2. This is a big one. Because I do a few things part-time, my schedule is constantly changing, which isn’t very conducive to managing time efficiently. But I’d love to be the type of person who always wakes up, walks the dog, eats meals, and works on projects at certain set times in the day. This is my big goal for this year.

  3. Learn to give a good massage
  4. I admit, I have no idea how to give a good massage. I’ve been told I give a good backrub, but I really have no idea what I’m doing, and I’m afraid my backrubs are more about strength than sensuality. I’d like to change that.

  5. Start painting with oils again
  6. At first I set the goal to do a still life a week. That way, I’d get really bored with still lifes (still lives?) by March, and, having regained my proficiency in painting vases and flowers and books and things, I might be motivated move onto something more challenging. And if not, well then, at least I’d have 52 paintings of vases and flowers and books and things by the end of the year. But now that just seems like too many paintings, and an abandoned resolution in the making. So I’m leaving this one a little hazy for now.

  7. Travel more
  8. Travel used to be a big priority for me, but in the last few years it has sort of fallen by the wayside. I’d like to get out of town and enjoy a short vacation every once in a while.

  9. Finish at least one of my unfinished novels
  10. This one’s self-explanatory.

  11. Read more novels
  12. In 2013, most of my reading consisted of the short fiction in the New Yorker. I would like to get back into the habit of regularly reading full-length novels again.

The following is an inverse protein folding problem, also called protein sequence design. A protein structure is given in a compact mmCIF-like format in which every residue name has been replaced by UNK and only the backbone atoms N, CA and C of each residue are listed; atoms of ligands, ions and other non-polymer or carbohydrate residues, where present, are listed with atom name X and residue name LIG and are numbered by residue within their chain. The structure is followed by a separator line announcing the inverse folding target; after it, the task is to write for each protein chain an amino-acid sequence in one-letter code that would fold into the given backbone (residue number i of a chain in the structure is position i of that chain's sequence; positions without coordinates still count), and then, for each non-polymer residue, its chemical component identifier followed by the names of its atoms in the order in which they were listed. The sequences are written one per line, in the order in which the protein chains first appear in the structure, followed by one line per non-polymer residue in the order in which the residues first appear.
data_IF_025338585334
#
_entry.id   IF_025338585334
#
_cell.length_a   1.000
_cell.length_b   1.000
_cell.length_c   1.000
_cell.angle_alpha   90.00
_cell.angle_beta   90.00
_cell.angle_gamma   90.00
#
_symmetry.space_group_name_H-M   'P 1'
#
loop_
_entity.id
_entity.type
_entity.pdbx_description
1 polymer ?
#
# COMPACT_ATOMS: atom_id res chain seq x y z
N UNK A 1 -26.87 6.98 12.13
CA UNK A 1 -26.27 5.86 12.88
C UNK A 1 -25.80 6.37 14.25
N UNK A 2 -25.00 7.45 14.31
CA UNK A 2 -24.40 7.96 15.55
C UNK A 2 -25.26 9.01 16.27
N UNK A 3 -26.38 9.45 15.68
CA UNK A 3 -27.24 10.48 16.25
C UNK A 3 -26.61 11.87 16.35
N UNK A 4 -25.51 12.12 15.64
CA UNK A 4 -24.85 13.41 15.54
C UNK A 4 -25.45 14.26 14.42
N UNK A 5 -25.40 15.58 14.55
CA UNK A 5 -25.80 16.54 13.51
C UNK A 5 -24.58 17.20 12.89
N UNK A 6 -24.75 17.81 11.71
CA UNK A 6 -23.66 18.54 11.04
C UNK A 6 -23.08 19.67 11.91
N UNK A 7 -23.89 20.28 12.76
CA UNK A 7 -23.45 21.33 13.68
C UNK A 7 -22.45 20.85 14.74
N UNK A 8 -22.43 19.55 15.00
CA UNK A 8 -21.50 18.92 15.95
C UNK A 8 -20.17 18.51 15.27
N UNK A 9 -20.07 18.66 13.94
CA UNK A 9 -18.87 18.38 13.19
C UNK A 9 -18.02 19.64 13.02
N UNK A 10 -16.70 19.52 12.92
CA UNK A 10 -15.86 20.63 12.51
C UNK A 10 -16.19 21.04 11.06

13. Make resolutions throughout the year, not just in the beginning
  14. Resolutions: They’re not just for New Year’s Day anymore.

That’s all I’ve come up with so far. I’d love to hear what goals my readers have set! Oh, and if there’s anything you think I should do in the coming year, feel free to comment below. Suggestions are always welcome ;)

So I just read “The Dark Arts” by Ben Marcus…

This is easily the best piece of short fiction I’ve read in years.  

I’ve read a ton of great fiction in my day, but wow.  This story floored me in a way that I can’t remember happening in a very long time, probably since undergrad.  Not that I’m not routinely impressed and affected by great writing (I am); I read a lot of work by contemporary writers and occasionally revisit my old favorites, and I’m lucky enough to be surrounded by artists (literary, visual, musical, performance, etc) who continually surprise and inspire me with their talent.  But damn, sometimes something just knocks you on your ass and you think, wow, this person just reached up into my gut and punched me in the brain…and it was good.

I got that feeling when I read this:

“Instead, Julian was stuck with whiny, nasal English, in which every word was a spoiled complaint, a bit of pouting. In English, no matter what you said, you sounded like a coddled human mascot with a giant head asking to have his wiener petted. Because you were lonely. Because you were scared. And your wiener would feel so much better if someone petted it. How freakishly impolite, how shameful, to let these things be revealed by one’s language. At least overseas he didn’t speak much English. He didn’t speak much anything.”

“The Dark Arts” by Ben Marcus (from the May 30 issue of The New Yorker)

(sidenote: shoutout to this blog, which I like to check after I’ve read a particularly good–or particularly unsatisfying–story in TNY. I’m happy to say we’re in agreement on this one.)

P.S.:  Thank you for the subscription.  You know who you are.

Short Stories (Fiction) in The New Yorker

I’m not the biggest fan of the gym, so I make it more enjoyable by bringing along an issue of The New Yorker (one of my lovely clients bought me a subscription!) so that I can read the short fiction while I work out. It works pretty well.

So I found a cool blog: New Yorker Story Critiques

And now, when I finish a story, I get out my phone and look at the blog to see what they thought. So I guess this blog is indirectly contributing to my overall health, seeing as I end up staying on the elliptical for a few extra minutes, lol.